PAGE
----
SunEdison has inked a 20-year power-purchase agreement with the city of San Diego that will see 6.6MW of solar installed across 25 city-owned sites. The city estimates that over the life of the agreement the solar systems will save its taxpayers $22 million.
"Smart cities like San Diego are using solar to save money now, and to hedge against rising utility rates," said Sam Youneszadeh, SunEdison's regional general manager of its Western U.S. solar business. "SunEdison has a proven track record delivering high quality solar systems to hundreds of city and government customers across the U.S.—we know how to help our customers get the best solution when it comes to saving money with solar."
"We are looking forward to working with SunEdison to reduce the City's carbon footprint," said Mayor Kevin Faulconer. "This solar agreement will help us achieve our energy efficiency goals, saving San Diegans millions of dollars over the term of the agreement while doing the right thing for the environment."
San Diego worked with California joint powers authority SPURR to arrange the solar power deal with SunEdison. SPURR helps its clients navigate the process of going solar, and has set up a competitive procurement process which ensures its clients get a great deal from a reputable solar company.
"We're confident that San Diego is getting the best deal by choosing to go solar with SunEdison," said Michael Rochman, SPURR's managing director. "SunEdison's solar solutions are far superior to anything else we have seen in the marketplace, and they have the track record to make sure these systems are cared for over their entire life."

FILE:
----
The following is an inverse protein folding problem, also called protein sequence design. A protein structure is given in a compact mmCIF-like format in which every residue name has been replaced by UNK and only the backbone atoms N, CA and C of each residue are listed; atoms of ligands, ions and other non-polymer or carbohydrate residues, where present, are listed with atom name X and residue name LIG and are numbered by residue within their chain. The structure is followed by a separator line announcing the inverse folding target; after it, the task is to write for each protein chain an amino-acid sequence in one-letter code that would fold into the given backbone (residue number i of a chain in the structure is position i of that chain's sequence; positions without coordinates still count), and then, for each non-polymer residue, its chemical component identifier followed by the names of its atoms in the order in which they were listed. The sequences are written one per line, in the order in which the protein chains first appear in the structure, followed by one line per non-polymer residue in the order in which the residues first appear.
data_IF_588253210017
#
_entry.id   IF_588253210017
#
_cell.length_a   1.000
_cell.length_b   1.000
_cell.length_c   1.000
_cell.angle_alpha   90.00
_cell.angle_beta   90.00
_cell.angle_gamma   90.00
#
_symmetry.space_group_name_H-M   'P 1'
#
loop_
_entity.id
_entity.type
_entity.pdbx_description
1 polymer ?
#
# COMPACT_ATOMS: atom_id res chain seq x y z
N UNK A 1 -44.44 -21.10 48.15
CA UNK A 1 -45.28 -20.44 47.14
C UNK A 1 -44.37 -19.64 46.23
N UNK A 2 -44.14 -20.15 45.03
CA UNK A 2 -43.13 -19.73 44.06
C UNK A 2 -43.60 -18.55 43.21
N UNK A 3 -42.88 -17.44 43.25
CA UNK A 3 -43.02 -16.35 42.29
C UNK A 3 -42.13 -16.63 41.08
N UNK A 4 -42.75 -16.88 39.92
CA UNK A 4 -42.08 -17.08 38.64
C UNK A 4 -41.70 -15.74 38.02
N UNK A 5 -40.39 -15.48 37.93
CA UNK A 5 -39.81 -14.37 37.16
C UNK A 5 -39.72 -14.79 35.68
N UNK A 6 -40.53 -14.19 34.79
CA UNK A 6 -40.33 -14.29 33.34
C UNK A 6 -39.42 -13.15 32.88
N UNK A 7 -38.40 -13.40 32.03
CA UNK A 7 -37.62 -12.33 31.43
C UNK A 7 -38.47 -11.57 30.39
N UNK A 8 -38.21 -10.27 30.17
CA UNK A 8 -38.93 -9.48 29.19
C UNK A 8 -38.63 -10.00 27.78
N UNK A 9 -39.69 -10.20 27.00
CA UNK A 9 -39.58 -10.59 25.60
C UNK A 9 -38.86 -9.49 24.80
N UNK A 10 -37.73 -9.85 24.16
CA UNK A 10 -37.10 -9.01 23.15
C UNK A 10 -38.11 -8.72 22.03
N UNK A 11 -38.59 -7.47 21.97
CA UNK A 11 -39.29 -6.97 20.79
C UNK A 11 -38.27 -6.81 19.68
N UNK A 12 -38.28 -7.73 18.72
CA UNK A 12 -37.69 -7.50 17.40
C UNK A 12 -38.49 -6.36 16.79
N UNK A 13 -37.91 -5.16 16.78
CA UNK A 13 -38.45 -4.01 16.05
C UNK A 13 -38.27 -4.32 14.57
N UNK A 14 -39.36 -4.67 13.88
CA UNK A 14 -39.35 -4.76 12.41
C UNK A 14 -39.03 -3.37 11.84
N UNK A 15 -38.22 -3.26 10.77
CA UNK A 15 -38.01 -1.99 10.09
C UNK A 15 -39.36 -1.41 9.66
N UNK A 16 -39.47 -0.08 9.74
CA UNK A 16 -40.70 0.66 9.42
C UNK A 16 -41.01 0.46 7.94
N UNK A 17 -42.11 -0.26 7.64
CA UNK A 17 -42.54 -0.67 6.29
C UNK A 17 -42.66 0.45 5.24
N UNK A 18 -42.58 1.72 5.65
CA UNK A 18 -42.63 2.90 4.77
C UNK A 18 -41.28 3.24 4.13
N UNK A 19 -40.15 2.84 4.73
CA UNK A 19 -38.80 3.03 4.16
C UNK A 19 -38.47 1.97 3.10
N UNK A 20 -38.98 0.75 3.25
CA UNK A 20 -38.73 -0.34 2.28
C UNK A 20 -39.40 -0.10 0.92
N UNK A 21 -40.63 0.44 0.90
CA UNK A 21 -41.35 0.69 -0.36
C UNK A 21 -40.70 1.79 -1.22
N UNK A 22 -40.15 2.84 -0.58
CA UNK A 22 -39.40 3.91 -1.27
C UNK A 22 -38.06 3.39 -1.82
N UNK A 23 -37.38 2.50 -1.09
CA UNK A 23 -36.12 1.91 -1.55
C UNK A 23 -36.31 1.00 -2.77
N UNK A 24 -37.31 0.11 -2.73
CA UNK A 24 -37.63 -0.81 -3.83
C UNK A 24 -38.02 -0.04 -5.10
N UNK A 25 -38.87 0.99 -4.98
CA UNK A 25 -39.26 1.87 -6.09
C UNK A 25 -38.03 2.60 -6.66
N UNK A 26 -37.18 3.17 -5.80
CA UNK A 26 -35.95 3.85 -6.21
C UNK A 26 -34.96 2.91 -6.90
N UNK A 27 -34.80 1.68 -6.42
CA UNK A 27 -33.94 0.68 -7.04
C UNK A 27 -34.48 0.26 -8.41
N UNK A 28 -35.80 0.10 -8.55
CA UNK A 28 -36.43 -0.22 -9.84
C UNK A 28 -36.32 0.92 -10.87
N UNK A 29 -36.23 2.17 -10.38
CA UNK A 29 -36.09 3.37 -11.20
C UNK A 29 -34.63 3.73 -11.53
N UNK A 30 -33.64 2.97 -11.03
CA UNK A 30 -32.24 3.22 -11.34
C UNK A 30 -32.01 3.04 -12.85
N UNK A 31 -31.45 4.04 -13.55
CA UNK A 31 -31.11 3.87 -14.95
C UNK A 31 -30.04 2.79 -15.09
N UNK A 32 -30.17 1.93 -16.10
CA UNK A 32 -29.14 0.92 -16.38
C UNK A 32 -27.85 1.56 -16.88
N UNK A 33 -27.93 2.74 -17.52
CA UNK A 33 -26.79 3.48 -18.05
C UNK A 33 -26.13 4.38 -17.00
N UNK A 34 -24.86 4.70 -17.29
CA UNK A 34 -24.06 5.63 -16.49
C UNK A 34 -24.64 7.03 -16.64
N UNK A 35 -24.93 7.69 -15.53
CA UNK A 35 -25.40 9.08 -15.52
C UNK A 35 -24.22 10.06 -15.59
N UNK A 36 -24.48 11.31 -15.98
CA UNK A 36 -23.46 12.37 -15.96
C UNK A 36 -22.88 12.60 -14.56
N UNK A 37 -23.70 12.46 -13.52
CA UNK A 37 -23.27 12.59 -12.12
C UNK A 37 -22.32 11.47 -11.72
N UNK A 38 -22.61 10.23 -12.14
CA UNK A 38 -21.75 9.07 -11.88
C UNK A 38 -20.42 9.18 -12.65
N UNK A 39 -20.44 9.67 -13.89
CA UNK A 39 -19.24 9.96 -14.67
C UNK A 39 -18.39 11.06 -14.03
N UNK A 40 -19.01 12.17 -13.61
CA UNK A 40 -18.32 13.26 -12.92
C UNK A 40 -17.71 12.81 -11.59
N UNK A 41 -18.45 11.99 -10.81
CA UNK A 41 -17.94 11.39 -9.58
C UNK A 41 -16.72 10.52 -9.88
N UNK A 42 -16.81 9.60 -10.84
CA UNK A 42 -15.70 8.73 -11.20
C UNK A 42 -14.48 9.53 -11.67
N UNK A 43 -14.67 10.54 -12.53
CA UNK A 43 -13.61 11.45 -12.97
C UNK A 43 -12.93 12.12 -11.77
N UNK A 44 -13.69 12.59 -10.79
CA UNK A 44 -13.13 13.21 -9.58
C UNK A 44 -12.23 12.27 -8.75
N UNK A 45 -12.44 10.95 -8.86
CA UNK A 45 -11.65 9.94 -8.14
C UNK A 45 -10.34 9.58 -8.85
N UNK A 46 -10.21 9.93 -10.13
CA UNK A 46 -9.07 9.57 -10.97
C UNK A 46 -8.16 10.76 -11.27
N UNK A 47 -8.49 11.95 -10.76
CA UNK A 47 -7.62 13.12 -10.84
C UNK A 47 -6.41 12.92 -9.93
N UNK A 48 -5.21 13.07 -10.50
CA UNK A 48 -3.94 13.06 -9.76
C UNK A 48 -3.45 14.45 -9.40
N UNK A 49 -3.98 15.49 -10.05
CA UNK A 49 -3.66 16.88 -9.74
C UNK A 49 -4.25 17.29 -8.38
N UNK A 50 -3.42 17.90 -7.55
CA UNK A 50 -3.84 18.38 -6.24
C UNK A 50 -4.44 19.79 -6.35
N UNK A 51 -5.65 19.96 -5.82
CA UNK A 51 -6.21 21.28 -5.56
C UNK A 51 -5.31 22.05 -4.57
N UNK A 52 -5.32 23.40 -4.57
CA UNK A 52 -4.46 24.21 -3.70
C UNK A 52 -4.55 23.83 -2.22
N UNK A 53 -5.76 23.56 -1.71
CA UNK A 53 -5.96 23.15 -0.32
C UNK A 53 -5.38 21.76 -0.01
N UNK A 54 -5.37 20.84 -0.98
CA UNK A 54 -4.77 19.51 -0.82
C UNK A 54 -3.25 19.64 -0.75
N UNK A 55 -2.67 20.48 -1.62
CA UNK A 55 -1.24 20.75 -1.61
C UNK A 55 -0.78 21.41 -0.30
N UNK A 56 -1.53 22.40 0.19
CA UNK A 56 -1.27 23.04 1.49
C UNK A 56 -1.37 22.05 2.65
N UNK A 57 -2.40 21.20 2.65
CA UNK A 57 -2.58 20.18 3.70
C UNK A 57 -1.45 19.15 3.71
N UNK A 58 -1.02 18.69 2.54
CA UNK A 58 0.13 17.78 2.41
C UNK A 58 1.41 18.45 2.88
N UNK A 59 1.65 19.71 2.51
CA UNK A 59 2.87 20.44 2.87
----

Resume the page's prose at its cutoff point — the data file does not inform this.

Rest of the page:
The 25 sites getting new solar systems include the Tierrasanta, Carmel Valley and Rancho Bernardo Recreation Centers, as well as the Point Loma, Malcolm X and Serra Mesa – Kearny Mesa Libraries.
SunEdison will build solar parking canopies at many of the locations. Solar parking canopies provide both shade for parked cars and cost effective, clean solar energy.
The solar systems are expected to offset more than 70% of the electricity used by these buildings, the same amount consumed by around 6,700 California homes a year. The systems will also reduce carbon dioxide emissions by more than 100 million pounds over the 20-year period—the equivalent of taking more than 11,000 cars off the road.
SunEdison plans to start construction during the second quarter of 2016, with completion targeted by the fourth quarter. Operation and maintenance of the solar systems will be performed by SunEdison Services, which provides global asset management, monitoring and reporting services.